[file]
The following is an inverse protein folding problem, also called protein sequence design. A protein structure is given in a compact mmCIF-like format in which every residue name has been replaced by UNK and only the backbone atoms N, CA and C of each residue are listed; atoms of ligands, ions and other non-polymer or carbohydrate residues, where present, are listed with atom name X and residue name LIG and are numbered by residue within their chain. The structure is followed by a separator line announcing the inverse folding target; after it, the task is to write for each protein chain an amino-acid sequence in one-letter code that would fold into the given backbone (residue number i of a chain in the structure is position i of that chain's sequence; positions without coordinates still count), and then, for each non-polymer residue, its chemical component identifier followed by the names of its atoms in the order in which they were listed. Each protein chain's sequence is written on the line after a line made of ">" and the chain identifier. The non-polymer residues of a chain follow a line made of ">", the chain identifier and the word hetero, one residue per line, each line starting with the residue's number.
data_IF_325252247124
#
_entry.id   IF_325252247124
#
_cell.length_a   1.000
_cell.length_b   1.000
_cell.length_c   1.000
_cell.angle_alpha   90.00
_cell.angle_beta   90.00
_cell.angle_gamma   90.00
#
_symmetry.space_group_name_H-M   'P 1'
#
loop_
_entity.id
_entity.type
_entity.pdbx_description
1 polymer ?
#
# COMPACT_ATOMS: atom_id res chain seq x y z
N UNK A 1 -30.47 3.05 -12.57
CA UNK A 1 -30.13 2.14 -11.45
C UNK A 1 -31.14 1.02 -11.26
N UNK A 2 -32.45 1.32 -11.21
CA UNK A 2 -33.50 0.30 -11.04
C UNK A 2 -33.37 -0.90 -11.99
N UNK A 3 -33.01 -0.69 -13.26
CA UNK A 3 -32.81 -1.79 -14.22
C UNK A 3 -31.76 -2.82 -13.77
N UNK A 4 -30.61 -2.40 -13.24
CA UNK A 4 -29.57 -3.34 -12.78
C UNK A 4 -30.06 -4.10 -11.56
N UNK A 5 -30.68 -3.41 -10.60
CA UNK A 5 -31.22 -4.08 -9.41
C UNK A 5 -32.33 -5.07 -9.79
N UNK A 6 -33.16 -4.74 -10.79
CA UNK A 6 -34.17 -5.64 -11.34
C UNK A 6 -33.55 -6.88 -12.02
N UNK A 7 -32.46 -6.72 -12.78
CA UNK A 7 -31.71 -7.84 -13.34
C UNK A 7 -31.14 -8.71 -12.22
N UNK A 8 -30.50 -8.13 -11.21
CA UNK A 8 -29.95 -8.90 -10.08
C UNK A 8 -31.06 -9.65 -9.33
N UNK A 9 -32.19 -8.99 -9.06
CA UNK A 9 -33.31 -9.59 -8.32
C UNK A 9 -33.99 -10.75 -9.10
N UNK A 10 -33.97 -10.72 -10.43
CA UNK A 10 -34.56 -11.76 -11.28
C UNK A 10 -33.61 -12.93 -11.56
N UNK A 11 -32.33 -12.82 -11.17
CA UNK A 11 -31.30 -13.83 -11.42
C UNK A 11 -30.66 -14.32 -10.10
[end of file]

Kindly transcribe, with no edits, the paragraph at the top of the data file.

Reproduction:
The following is an inverse protein folding problem, also called protein sequence design. A protein structure is given in a compact mmCIF-like format in which every residue name has been replaced by UNK and only the backbone atoms N, CA and C of each residue are listed; atoms of ligands, ions and other non-polymer or carbohydrate residues, where present, are listed with atom name X and residue name LIG and are numbered by residue within their chain. The structure is followed by a separator line announcing the inverse folding target; after it, the task is to write for each protein chain an amino-acid sequence in one-letter code that would fold into the given backbone (residue number i of a chain in the structure is position i of that chain's sequence; positions without coordinates still count), and then, for each non-polymer residue, its chemical component identifier followed by the names of its atoms in the order in which they were listed. Each protein chain's sequence is written on the line after a line made of ">" and the chain identifier. The non-polymer residues of a chain follow a line made of ">", the chain identifier and the word hetero, one residue per line, each line starting with the residue's number.